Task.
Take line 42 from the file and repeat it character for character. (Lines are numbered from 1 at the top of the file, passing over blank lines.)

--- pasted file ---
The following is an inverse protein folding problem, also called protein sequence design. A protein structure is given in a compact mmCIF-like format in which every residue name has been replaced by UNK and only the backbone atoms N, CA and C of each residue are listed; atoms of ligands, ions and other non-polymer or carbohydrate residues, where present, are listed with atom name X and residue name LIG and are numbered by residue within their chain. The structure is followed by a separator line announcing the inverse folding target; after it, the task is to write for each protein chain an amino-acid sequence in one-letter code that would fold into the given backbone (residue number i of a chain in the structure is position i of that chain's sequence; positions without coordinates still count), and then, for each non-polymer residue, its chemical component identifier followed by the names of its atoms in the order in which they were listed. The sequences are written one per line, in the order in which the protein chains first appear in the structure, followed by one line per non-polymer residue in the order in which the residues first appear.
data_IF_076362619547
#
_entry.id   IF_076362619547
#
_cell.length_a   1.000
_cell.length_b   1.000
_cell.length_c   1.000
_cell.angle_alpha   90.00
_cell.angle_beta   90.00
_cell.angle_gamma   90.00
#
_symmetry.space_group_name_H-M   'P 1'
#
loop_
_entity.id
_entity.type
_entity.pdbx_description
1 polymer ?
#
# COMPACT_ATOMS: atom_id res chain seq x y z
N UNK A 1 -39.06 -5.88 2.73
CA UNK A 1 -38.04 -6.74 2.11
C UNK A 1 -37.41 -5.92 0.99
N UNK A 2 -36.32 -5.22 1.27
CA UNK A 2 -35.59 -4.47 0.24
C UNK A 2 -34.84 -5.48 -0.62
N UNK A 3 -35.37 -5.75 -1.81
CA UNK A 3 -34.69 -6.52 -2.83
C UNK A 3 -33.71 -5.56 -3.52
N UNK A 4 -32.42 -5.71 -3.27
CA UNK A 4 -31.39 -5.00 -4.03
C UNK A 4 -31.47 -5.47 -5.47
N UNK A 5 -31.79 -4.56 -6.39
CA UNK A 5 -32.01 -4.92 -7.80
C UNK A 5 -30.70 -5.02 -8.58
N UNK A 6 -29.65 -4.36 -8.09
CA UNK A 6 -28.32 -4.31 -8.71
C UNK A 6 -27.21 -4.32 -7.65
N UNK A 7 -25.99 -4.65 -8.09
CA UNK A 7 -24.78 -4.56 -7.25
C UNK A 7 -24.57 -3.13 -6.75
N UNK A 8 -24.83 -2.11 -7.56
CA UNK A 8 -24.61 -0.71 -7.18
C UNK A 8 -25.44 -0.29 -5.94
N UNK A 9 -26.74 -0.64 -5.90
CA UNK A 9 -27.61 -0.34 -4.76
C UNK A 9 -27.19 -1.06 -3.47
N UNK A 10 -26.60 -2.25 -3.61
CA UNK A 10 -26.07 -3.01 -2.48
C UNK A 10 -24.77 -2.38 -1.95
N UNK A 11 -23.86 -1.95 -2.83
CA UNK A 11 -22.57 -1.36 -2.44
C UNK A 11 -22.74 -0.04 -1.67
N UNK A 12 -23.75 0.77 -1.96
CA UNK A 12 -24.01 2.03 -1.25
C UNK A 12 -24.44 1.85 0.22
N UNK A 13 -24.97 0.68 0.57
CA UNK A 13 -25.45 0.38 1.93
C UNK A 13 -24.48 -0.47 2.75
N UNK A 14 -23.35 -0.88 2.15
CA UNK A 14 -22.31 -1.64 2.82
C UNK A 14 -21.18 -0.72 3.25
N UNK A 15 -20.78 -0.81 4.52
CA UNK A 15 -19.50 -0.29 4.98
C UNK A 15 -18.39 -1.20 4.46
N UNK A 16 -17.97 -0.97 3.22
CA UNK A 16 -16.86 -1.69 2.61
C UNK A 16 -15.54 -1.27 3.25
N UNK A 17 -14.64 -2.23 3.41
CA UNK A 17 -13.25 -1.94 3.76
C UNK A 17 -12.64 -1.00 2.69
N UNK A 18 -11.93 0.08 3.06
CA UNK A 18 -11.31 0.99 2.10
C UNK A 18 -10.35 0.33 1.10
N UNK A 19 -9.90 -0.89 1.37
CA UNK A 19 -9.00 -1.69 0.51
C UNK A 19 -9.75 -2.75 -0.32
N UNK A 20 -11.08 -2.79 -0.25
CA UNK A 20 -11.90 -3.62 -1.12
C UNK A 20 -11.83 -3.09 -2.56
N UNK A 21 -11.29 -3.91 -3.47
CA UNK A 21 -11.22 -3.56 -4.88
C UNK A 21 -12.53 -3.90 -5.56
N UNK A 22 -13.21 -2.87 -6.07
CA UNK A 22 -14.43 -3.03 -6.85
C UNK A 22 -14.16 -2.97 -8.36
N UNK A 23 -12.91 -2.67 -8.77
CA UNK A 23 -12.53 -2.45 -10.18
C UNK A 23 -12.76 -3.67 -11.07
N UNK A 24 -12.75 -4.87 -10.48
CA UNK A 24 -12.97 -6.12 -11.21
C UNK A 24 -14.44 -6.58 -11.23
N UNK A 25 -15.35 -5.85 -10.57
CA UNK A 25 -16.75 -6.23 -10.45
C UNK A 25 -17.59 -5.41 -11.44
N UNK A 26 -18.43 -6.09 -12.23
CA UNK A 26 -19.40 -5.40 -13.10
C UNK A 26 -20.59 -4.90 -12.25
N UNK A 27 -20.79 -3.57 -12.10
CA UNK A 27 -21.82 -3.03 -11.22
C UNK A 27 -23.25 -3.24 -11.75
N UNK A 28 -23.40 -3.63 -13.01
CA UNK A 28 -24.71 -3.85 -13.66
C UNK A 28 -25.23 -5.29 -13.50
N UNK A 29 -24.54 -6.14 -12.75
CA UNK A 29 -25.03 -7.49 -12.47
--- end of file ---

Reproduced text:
C UNK A 7 -24.57 -3.13 -6.75